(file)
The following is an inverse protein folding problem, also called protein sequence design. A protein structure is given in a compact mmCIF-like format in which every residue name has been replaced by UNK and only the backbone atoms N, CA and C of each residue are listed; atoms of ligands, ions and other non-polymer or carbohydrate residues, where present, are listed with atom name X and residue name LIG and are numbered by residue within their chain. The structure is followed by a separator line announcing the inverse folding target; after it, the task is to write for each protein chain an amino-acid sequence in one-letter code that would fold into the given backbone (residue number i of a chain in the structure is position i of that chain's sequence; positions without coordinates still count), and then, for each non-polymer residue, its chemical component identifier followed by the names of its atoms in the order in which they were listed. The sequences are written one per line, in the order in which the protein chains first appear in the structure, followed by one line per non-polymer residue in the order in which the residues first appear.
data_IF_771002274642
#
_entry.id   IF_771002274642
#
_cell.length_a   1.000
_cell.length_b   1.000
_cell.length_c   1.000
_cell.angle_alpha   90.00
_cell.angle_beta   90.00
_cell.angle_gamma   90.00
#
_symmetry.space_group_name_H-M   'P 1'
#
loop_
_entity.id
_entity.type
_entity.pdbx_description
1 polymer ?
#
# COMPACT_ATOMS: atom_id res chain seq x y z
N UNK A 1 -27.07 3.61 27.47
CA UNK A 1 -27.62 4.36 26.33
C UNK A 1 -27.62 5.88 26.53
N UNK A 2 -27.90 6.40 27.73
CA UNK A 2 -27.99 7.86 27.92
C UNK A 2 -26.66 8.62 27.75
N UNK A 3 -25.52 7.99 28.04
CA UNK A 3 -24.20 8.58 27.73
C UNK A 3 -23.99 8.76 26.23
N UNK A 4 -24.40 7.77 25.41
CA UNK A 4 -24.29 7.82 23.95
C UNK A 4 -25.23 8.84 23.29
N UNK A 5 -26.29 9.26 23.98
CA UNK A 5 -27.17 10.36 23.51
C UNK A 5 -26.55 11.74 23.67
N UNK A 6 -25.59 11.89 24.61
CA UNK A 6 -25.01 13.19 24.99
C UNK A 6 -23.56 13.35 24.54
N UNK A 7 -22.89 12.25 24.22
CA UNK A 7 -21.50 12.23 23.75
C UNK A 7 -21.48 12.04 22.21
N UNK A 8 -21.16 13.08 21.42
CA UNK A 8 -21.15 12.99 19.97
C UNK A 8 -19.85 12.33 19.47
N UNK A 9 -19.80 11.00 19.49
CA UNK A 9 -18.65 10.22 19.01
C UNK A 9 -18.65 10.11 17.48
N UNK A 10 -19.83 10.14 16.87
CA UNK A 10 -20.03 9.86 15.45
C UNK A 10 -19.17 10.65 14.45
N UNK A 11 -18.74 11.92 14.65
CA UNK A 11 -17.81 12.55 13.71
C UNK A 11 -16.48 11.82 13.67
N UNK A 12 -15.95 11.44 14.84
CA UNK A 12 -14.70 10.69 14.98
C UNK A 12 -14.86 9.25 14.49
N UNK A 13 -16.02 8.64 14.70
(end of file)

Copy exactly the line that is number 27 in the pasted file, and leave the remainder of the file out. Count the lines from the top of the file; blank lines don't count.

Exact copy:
C UNK A 2 -26.66 8.62 27.75